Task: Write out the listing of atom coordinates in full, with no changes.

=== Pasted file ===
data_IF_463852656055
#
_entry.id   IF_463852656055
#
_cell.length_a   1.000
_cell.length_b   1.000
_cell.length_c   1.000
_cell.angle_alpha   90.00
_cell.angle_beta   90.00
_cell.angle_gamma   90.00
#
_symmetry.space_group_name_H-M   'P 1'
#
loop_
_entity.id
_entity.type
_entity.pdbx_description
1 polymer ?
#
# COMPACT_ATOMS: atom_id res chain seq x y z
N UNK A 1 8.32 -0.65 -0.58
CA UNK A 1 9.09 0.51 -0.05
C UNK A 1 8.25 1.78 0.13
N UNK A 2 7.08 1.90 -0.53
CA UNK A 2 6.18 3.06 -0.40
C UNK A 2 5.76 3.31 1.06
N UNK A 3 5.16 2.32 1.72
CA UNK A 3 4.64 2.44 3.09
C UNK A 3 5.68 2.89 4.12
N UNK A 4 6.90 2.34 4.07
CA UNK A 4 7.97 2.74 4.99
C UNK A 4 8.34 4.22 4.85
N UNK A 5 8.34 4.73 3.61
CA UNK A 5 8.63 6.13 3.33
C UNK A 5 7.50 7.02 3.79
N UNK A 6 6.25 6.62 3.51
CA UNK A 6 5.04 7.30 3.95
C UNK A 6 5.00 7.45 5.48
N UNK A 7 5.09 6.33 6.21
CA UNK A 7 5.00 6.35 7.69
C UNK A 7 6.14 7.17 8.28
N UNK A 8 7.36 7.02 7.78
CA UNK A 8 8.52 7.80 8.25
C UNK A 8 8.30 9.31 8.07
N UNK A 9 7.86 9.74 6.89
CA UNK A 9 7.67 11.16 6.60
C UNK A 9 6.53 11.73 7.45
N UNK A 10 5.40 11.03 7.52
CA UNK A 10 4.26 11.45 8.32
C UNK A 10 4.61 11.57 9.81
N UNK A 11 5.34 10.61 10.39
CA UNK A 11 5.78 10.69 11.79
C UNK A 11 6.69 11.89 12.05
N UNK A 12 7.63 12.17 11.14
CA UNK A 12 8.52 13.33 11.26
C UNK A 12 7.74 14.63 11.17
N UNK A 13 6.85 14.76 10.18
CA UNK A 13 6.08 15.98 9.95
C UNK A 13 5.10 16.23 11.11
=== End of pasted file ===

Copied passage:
data_IF_463852656055
#
_entry.id   IF_463852656055
#
_cell.length_a   1.000
_cell.length_b   1.000
_cell.length_c   1.000
_cell.angle_alpha   90.00
_cell.angle_beta   90.00
_cell.angle_gamma   90.00
#
_symmetry.space_group_name_H-M   'P 1'
#
loop_
_entity.id
_entity.type
_entity.pdbx_description
1 polymer ?
#
# COMPACT_ATOMS: atom_id res chain seq x y z
N UNK A 1 8.32 -0.65 -0.58
CA UNK A 1 9.09 0.51 -0.05
C UNK A 1 8.25 1.78 0.13
N UNK A 2 7.08 1.90 -0.53
CA UNK A 2 6.18 3.06 -0.40
C UNK A 2 5.76 3.31 1.06
N UNK A 3 5.16 2.32 1.72
CA UNK A 3 4.64 2.44 3.09
C UNK A 3 5.68 2.89 4.12
N UNK A 4 6.90 2.34 4.07
CA UNK A 4 7.97 2.74 4.99
C UNK A 4 8.34 4.22 4.85
N UNK A 5 8.34 4.73 3.61
CA UNK A 5 8.63 6.13 3.33
C UNK A 5 7.50 7.02 3.79
N UNK A 6 6.25 6.62 3.51
CA UNK A 6 5.04 7.30 3.95
C UNK A 6 5.00 7.45 5.48
N UNK A 7 5.09 6.33 6.21
CA UNK A 7 5.00 6.35 7.69
C UNK A 7 6.14 7.17 8.28
N UNK A 8 7.36 7.02 7.78
CA UNK A 8 8.52 7.80 8.25
C UNK A 8 8.30 9.31 8.07
N UNK A 9 7.86 9.74 6.89
CA UNK A 9 7.67 11.16 6.60
C UNK A 9 6.53 11.73 7.45
N UNK A 10 5.40 11.03 7.52
CA UNK A 10 4.26 11.45 8.32
C UNK A 10 4.61 11.57 9.81
N UNK A 11 5.34 10.61 10.39
CA UNK A 11 5.78 10.69 11.79
C UNK A 11 6.69 11.89 12.05
N UNK A 12 7.63 12.17 11.14
CA UNK A 12 8.52 13.33 11.26
C UNK A 12 7.74 14.63 11.17
N UNK A 13 6.85 14.76 10.18
CA UNK A 13 6.08 15.98 9.95
C UNK A 13 5.10 16.23 11.11